It was for this third match, on Oct. 1, 1975, in Quezon City, the Philippines, that Ali predicted he would have an easy time with Frazier. In the pre-fight promotions for what was dubbed the "Thrilla in Manila," Ali called Frazier an "Uncle Tom" and a "gorilla" and repeatedly ridiculed him. The fight was anything but easy, and Ali later likened it to being "the closest thing to dying." By the 14th round, both having hit and been hit too many times to count, Frazier's eyes were nearly swollen shut and he couldn't see Ali's punches, even though he had stood in and flailed away for several rounds right through his near-blindness.
Finally, after the 14th round, his veteran trainer, Eddie Futch, over loud protests from Frazier, threw in the towel to end the fight.
"Sit down, son," Futch told Frazier. "It's all over. Nobody will ever forget what you did here today."
Frazier and Ali had fought 41 rounds and served up a boxing trilogy for the ages.
Frazier fought only two more times. In 1976, he lost to Foreman in a fifth-round knockout, announced his retirement, then finished for good in 1981 after a 10-round draw with Floyd Cummings.
Joseph William Frazier was born Jan. 12, 1944, in Beaufort, S.C. He was the youngest of 12 surviving children of Rubin and Dolly Frazier and lived his early life on a farm, where his parents worked as sharecroppers.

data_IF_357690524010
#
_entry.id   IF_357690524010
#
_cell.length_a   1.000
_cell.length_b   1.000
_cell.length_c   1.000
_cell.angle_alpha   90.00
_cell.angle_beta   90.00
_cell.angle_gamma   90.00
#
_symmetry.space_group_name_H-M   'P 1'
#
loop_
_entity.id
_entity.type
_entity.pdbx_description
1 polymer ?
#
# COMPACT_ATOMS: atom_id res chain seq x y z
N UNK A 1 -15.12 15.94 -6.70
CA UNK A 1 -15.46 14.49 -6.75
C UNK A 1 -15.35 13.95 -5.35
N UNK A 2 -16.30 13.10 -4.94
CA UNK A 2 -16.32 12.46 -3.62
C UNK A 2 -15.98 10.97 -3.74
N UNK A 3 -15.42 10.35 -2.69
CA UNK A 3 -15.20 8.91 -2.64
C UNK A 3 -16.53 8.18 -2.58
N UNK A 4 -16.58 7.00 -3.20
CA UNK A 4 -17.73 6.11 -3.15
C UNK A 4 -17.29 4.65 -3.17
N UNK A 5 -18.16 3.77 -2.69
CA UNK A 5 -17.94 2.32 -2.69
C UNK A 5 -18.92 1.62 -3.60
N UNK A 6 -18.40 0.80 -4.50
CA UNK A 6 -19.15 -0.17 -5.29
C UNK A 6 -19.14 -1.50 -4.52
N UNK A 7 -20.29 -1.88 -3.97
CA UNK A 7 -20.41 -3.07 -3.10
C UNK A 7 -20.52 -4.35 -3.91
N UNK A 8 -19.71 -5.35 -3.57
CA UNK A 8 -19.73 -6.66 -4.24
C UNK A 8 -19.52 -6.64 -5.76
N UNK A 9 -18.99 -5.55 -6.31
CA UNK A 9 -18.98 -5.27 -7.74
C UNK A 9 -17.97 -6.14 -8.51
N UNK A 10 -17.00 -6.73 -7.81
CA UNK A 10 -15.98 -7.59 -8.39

He was inspired to think about being a boxer when somebody told him he was built like a young Joe Louis, and when he was 15, he moved north to Philadelphia to stay with relatives and find work. One of his first jobs was in a slaughterhouse, where he would pummel the hanging slabs of beef for exercise. Years later, Sylvester Stallone borrowed from that scene for his "Rocky" movies.
Frazier worked his way through the ranks of local Golden Gloves competition in Philadelphia and lost only once as an amateur, to Buster Mathis, who beat him out of the heavyweight spot on the U.S. Olympic team for the 1964 Summer Games in Tokyo. But Mathis was injured before the Games, Frazier won the spot back and took home a gold medal.
After his boxing career ended, Frazier purchased a gym in Philadelphia, where he lived in his later years. Along the way, he sang with a group called the Knockouts and had a clothing brand, a restaurant and a limousine service. He dabbled in investments and real estate.
The tension between Ali and Frazier remained for decades. Frazier could not forget the taunts and the insults — Ali always said they were nothing more than fight promotion hype — and when Frazier was interviewed shortly after Ali, shaking and feeble from dementia and Parkinson's disease, lighted the torch to begin the 1996 Summer Olympics in Atlanta, he said he wished Ali had "fallen into the fire."
But in an interview in Jet magazine later that year, and in some subsequent interviews, an aging Frazier said he no longer held a grudge.
"It's like we were fighting the Vietnam War," he said. "We should meet and hug."
Frazier, who was divorced from his wife, Florence, is survived by 11 children. His son Marvis was a heavyweight contender in the 1980s, and daughter Jacqui Frazier-Lyde fought and lost to Ali's daughter Laila in 2001.Copyright © 2015, Los Angeles Times